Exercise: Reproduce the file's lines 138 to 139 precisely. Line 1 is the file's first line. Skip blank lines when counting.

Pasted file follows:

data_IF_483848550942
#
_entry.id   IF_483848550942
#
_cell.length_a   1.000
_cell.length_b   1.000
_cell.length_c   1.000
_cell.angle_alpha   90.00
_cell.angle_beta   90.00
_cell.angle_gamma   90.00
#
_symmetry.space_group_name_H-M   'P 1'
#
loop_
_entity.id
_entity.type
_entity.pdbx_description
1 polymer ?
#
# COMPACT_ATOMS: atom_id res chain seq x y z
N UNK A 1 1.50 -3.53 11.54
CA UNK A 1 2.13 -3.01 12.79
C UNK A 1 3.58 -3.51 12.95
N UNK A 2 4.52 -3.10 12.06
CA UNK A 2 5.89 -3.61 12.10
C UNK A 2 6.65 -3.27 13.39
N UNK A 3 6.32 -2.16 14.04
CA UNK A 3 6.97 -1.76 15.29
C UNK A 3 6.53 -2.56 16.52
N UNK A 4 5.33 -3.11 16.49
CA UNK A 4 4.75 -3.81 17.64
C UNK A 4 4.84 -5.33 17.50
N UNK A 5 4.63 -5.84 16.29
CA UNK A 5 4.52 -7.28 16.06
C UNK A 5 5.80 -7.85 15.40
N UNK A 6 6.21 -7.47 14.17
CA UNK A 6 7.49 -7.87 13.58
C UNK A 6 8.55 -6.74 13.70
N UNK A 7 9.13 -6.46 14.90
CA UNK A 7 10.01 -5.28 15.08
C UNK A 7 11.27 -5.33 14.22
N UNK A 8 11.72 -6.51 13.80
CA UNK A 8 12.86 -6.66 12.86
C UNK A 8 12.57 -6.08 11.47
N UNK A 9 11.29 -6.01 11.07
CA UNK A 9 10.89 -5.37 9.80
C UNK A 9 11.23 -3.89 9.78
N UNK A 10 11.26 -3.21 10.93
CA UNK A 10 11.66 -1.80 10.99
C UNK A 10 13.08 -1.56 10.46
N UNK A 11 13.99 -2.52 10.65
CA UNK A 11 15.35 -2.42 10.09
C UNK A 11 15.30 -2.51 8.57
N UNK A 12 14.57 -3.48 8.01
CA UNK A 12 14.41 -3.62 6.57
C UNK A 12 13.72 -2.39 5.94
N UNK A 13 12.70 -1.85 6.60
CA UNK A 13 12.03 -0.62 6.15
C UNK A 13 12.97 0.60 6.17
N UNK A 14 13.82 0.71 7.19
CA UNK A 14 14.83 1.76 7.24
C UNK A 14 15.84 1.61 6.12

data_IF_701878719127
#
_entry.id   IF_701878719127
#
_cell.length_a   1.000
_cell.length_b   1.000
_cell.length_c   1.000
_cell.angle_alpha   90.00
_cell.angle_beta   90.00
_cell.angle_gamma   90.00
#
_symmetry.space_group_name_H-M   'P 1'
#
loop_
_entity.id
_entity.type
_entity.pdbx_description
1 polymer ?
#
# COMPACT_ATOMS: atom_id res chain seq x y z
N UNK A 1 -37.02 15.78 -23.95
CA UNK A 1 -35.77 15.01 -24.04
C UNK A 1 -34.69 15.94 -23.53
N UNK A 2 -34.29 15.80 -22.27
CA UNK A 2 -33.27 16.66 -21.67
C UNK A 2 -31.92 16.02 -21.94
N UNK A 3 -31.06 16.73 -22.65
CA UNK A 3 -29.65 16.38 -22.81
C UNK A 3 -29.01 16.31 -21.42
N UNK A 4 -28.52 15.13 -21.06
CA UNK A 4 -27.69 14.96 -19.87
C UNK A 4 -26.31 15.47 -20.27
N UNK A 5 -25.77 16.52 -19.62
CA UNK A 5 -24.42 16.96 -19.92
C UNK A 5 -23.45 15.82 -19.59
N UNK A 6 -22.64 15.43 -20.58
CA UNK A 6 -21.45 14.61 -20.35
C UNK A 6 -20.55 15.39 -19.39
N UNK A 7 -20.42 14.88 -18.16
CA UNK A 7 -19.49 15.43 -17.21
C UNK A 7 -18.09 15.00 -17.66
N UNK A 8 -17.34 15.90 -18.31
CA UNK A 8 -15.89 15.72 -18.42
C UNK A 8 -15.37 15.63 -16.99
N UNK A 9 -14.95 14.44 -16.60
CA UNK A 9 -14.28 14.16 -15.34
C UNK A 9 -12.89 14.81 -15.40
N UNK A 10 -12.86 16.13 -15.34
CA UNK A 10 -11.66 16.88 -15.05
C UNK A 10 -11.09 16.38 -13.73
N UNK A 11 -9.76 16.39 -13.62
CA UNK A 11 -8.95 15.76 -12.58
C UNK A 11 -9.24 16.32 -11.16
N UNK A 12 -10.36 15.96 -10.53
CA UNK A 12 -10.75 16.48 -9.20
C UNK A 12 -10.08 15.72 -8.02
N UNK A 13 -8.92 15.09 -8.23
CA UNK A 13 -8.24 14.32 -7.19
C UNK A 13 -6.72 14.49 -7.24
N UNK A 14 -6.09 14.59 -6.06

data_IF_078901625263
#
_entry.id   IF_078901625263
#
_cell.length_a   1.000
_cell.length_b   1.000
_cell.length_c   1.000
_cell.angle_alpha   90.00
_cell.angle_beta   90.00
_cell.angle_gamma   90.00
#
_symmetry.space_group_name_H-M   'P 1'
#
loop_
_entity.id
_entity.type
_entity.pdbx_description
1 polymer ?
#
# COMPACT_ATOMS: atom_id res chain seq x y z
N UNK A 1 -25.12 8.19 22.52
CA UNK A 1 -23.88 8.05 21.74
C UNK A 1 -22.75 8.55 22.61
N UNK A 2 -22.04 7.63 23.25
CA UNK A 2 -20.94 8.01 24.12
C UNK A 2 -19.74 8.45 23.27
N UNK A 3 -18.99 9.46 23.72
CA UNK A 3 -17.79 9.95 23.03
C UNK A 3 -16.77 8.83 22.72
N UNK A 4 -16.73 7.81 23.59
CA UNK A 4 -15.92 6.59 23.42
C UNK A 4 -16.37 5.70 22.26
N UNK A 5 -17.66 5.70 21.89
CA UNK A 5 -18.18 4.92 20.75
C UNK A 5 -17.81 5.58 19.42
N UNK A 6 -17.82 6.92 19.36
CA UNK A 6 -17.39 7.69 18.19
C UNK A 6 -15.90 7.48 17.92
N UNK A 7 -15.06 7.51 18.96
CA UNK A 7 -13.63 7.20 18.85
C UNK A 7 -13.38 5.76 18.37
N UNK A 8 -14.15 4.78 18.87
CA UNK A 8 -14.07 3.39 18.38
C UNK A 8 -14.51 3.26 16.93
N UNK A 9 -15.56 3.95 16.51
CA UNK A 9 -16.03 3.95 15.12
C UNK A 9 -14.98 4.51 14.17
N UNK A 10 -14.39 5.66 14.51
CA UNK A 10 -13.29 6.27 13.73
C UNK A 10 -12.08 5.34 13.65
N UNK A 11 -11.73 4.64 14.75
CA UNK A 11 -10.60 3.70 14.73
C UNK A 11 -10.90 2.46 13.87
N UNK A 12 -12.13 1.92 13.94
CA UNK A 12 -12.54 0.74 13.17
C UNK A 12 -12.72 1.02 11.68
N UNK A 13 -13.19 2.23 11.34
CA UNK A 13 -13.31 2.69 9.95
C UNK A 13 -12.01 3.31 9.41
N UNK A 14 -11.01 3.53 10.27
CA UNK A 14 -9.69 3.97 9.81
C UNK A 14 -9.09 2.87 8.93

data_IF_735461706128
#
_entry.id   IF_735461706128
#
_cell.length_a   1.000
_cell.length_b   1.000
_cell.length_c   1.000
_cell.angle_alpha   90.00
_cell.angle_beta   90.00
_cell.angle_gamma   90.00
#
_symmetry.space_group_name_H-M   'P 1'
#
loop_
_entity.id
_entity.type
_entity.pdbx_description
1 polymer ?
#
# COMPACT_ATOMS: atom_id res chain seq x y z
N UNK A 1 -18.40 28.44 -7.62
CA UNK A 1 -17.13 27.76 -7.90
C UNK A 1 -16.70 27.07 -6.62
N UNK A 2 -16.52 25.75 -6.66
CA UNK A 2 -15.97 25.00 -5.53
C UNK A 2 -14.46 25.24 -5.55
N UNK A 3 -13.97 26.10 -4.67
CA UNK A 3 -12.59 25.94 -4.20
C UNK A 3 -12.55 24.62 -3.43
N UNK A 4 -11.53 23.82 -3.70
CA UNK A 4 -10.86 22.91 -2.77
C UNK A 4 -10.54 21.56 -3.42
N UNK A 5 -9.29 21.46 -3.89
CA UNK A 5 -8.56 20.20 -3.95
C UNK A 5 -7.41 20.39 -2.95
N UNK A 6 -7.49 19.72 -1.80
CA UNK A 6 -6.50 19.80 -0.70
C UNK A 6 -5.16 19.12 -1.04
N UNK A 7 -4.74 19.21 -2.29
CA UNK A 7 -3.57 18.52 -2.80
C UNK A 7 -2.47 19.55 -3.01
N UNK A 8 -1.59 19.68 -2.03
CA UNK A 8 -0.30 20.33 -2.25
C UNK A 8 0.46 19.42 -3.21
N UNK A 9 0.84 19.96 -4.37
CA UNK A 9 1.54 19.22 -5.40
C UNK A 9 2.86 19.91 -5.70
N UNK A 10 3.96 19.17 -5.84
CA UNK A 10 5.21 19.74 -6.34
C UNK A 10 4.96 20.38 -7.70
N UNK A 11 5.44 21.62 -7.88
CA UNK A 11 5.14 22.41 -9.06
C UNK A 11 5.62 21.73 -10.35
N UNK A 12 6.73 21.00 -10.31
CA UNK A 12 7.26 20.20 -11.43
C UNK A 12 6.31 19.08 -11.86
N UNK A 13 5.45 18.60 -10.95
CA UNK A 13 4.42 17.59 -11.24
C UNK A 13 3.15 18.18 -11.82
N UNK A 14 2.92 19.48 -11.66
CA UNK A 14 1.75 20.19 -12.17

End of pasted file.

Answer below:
_entity.type
_entity.pdbx_description